RESEARCH ARTICLE


Constraints on the Active and Sterile Neutrino Masses from Beta-Ray Spectra: Past, Present and Future1



Otokar Dragoun*, Drahoslav Vénos*
Nuclear Physics Institute of the ASCR, CZ-25068 Řež, Czech Republic


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© Dragoun and Venos; Licensee Bentham Open

open-access license: This is an open access article licensed under the terms of the Creative Commons Attribution-Non-Commercial 4.0 International Public License (CC BY-NC 4.0) (https://creativecommons.org/licenses/by-nc/4.0/legalcode), which permits unrestricted, non-commercial use, distribution and reproduction in any medium, provided the work is properly cited.

* Address correspondence to these authors at the Nuclear Physics Institute of the ASCR, CZ-25068 Řež, Czech Republic; Tel: 420-212-241-677; E-mail: dragoun@ujf.cas.cz, venos@ujf.cas.cz


Abstract

Although neutrinos are probably the most abundant fermions of the universe their mass is not yet known. Oscillation experiments have proven that at least one of the neutrino mass states has mi > 0.05 eV while various interpretations of cosmological observations yielded an upper limit for the sum of neutrino masses ∑mi < (0.14 ‒ 1.7) eV. The searches for the yet unobserved 0νββ decay result in an effective neutrino mass mββ < (0.2 ‒ 0.7) eV. The analyses of measured tritium β-spectra provide an upper limit for the effective electron neutrino mass m(ve) < 2 eV. In this review, we summarize the experience of two generations of β-ray spectroscopists who improved the upper limit of m(ve) by three orders of magnitude. We describe important steps in the development of radioactive sources and electron spectrometers, and recapitulate the lessons from now-disproved claims for the neutrino mass of 30 eV and the 17 keV neutrino with an admixture larger than 0.03%. We also pay attention to new experimental approaches and searches for hypothetical sterile neutrinos.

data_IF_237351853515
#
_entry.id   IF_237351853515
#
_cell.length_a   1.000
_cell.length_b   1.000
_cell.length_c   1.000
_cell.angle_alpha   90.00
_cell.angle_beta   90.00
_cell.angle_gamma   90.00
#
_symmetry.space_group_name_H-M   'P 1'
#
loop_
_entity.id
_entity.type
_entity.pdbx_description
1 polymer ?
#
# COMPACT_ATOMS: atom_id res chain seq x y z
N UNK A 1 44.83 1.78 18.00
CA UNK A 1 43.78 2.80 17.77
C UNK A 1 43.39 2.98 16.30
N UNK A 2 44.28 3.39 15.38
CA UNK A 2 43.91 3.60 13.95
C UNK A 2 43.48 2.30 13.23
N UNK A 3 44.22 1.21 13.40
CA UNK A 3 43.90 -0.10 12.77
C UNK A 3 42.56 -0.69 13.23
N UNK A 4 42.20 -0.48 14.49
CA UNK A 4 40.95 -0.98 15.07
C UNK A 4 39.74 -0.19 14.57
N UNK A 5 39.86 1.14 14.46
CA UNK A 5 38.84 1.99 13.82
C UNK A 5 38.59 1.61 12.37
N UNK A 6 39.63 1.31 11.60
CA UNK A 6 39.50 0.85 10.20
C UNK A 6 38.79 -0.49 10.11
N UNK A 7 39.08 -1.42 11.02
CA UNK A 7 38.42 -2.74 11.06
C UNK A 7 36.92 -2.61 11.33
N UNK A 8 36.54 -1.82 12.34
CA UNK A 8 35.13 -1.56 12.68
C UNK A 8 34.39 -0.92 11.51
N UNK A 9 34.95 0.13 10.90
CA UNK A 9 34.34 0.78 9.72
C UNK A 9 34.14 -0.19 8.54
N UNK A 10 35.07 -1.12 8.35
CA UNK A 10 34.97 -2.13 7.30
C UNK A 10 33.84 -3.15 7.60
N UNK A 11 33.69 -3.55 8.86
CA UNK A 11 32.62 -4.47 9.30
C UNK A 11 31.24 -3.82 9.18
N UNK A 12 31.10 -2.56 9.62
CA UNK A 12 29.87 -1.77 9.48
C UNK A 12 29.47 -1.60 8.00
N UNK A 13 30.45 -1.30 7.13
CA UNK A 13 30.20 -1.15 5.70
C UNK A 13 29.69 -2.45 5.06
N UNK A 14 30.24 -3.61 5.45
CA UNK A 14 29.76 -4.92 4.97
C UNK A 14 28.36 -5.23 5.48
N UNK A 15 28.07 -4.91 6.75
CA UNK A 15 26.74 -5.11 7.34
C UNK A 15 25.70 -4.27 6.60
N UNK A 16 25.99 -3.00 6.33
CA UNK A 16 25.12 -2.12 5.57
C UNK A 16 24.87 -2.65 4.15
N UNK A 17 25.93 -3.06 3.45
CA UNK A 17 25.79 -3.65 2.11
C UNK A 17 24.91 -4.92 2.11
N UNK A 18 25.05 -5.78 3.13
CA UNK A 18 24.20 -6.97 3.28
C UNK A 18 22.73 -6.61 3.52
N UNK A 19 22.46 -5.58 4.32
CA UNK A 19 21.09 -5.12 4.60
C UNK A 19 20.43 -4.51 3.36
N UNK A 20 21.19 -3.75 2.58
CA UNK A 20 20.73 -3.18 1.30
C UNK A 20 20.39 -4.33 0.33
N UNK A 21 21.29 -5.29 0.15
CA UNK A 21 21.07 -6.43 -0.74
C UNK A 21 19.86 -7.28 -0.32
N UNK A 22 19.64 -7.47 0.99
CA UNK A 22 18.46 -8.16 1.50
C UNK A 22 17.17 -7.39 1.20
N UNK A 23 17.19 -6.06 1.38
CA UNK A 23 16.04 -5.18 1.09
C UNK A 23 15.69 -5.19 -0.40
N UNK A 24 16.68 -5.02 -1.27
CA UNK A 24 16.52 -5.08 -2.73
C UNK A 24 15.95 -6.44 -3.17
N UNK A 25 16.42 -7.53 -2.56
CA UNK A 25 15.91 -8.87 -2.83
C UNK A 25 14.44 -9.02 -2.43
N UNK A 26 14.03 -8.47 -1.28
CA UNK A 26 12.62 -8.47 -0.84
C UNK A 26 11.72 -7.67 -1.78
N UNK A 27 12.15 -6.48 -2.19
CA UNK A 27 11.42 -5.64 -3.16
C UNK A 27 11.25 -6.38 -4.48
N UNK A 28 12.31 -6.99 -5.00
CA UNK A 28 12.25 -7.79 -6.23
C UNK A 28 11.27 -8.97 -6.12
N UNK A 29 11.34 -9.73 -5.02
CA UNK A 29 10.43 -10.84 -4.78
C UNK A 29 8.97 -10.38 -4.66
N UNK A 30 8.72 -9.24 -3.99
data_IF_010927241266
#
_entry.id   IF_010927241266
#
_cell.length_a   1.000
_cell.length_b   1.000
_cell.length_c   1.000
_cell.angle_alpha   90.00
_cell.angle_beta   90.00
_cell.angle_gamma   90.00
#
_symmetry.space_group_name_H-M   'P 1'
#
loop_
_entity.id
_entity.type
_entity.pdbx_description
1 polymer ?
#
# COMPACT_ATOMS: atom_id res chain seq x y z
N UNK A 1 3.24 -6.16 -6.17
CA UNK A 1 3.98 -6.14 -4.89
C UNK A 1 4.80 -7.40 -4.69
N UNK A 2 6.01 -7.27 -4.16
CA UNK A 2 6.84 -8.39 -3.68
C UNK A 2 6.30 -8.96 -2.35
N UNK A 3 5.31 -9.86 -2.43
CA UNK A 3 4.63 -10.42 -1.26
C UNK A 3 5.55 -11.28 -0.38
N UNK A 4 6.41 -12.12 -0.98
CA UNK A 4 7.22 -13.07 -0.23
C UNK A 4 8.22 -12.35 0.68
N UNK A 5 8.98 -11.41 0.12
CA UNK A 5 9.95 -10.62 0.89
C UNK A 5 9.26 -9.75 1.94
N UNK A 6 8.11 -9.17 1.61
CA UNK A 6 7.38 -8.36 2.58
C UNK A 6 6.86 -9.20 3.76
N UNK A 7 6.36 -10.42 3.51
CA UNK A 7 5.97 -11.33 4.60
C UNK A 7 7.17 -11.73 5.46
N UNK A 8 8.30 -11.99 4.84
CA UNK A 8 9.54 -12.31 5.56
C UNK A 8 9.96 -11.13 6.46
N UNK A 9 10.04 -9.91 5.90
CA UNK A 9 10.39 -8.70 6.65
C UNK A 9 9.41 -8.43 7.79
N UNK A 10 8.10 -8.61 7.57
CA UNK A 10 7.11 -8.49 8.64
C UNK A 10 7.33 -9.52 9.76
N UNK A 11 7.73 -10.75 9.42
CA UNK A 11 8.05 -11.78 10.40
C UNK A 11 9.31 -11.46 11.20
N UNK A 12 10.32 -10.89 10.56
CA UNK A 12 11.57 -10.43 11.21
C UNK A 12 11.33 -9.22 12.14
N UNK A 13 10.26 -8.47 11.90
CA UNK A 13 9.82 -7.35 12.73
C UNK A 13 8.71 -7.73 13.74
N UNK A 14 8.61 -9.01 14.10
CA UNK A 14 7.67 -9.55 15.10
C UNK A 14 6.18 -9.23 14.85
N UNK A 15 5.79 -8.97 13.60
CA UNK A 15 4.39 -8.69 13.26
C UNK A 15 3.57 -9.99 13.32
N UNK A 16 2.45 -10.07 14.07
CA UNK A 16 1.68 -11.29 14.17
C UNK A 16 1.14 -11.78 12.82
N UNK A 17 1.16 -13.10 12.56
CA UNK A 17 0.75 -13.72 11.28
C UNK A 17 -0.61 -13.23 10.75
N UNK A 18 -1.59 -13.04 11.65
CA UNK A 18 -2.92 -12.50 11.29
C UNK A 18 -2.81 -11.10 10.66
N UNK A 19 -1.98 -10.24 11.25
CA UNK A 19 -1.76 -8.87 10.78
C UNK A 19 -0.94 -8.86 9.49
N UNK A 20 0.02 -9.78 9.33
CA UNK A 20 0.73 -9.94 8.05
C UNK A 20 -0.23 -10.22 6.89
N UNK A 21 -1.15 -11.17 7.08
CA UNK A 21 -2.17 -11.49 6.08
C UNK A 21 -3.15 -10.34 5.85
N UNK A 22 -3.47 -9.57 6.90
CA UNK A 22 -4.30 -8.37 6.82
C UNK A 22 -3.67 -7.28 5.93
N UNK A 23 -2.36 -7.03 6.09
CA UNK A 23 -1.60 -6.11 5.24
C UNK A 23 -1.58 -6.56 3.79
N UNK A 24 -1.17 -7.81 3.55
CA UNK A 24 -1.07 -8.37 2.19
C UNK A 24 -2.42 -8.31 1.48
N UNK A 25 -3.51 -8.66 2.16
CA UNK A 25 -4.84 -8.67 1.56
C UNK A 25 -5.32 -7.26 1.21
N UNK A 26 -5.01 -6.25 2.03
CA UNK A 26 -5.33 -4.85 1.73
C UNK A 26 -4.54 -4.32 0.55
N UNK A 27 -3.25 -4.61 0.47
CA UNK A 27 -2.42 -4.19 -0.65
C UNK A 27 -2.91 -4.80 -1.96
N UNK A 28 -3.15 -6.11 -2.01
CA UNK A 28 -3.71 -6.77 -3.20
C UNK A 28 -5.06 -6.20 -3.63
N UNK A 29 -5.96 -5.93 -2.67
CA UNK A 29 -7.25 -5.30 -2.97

Keywords: Active neutrino, Beta-ray spectrum, Beta-spectrometer, Neutrino, Neutrino mass, Sterile neutrino.